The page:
Normally I'd be cross with a film that takes such liberties with the novel it's based on, but for once I'll forgive Jay Presson Allen (who wrote the play and screenplay) since it can't have been an easy job. For what it's worth, what happens in the film doesn't really happen in the book. The characters are all mixed up, new bits are invented, and the ending is completely different.
But never mind. The new ending is dramatically effective, if not faithful.
Central to the movie is Maggie Smith's oscar-winning performance and it's everything it's cracked up to be. You'll soon wish you'd said half the things she says. You may even find yourself noticing people who bid you good morning with predestination in their smiles, or making disparaging comments about chrysanthemums.
For me, a problem with the movie is that I so enjoy Miss Brodie in her prime, that when she starts to move past her prime, it's a bit of a blow, so the ending is rather sad, though somewhat inevitable.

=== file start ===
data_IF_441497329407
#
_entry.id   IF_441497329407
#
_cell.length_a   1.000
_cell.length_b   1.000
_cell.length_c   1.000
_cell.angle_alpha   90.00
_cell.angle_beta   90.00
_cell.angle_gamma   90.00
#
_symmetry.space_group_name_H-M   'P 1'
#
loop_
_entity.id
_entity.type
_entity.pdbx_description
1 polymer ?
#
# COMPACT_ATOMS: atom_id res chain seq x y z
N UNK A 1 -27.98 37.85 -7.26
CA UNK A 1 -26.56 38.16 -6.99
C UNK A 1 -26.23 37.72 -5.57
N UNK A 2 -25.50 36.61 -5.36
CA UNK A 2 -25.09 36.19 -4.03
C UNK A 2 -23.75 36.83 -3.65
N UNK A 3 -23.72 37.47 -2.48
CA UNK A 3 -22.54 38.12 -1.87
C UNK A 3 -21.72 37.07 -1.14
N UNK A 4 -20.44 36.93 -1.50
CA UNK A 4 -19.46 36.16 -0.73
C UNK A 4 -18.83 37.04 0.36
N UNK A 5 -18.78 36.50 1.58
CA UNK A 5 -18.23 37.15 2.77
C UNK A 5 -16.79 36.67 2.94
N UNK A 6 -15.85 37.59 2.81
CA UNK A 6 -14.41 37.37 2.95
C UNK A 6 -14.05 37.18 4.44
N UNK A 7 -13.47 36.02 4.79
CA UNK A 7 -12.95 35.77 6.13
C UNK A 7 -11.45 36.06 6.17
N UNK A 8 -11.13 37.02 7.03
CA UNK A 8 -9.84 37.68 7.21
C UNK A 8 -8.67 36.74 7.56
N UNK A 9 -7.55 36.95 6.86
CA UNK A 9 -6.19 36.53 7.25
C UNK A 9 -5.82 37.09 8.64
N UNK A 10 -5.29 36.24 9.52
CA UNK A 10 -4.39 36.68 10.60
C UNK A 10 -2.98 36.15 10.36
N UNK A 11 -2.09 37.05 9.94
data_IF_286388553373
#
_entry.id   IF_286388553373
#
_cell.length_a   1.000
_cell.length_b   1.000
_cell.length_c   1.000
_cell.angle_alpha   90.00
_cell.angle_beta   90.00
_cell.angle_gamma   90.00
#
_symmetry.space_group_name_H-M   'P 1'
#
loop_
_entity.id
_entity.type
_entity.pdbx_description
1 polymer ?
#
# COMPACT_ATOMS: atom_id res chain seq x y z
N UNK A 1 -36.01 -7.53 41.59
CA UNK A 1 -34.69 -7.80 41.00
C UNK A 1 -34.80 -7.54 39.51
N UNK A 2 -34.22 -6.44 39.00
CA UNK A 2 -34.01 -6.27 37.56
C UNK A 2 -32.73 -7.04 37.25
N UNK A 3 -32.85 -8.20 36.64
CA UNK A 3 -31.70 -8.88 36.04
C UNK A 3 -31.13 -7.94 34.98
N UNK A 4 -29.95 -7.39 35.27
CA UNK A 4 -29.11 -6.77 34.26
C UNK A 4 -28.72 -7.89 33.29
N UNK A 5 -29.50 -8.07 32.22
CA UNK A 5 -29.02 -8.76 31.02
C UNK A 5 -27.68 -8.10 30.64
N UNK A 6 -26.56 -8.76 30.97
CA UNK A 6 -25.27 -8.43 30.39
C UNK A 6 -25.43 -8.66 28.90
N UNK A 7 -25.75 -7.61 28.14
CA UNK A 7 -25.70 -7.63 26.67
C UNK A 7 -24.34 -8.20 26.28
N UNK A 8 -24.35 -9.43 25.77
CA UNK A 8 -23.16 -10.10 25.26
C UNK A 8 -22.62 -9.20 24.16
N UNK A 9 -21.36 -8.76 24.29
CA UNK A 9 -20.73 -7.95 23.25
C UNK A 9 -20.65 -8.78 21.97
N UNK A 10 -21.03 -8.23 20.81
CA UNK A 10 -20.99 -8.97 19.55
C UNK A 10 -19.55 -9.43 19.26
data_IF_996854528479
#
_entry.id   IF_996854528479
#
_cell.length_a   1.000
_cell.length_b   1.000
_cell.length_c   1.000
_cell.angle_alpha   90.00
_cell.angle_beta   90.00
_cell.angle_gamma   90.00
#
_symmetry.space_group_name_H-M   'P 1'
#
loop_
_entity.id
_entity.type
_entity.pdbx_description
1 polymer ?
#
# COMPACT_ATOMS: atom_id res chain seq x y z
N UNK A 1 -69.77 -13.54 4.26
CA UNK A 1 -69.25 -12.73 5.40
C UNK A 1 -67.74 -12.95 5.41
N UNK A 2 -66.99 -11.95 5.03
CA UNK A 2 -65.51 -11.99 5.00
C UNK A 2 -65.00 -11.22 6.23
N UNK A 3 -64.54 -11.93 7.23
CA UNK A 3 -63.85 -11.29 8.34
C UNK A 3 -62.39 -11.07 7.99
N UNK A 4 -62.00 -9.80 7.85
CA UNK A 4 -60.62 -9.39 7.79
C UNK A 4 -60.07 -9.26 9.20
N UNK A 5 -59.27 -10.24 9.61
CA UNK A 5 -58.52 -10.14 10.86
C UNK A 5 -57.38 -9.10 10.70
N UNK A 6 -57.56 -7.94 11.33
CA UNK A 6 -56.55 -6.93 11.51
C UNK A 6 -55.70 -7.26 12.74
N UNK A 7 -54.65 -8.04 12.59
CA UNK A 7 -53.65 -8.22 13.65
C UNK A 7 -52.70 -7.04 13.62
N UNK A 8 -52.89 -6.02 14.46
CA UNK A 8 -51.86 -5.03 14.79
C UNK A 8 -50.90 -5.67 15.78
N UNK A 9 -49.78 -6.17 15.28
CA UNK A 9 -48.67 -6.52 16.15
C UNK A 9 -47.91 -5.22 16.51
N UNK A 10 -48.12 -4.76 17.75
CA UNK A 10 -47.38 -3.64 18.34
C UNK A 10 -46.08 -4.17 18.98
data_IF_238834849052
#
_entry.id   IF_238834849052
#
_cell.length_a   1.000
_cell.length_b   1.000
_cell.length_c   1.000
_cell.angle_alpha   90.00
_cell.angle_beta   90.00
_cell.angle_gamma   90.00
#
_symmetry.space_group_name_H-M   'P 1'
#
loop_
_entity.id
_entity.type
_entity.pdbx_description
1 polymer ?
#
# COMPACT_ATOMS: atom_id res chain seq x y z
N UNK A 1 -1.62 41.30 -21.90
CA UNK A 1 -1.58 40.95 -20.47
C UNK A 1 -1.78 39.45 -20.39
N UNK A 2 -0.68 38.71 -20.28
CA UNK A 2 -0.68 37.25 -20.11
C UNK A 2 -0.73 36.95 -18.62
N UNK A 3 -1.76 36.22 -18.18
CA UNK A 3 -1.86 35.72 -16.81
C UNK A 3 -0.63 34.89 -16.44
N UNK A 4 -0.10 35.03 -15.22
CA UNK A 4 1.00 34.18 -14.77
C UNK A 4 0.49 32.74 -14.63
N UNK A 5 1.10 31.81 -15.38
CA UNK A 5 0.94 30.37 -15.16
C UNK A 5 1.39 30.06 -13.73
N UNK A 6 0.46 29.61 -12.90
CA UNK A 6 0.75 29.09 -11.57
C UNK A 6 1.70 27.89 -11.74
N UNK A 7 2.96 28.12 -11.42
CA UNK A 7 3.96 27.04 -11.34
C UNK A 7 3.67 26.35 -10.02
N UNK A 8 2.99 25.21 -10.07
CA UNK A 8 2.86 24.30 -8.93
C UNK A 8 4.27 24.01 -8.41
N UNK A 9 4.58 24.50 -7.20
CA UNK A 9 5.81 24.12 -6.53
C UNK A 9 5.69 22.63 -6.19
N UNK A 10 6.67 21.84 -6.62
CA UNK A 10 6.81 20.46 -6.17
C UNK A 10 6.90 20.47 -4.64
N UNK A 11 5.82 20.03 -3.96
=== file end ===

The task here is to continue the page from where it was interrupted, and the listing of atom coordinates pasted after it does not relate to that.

The film moves forward in time, and the girls do a great job of being both very little girls and quite mature girls. The whole cast does a terrific job.
It's a 1969 film, so not exactly progressive in its production, but there's a charm to the way the film is set and threaded together, though the school is too obviously for me a stage set.
The DVD has a few theatrical trailers and a commentary by the director and the actress who plays Sandy.
All in all, a very enjoyable film you can watch many times (as I have). Which makes it a great puzzle it's only available on region 1.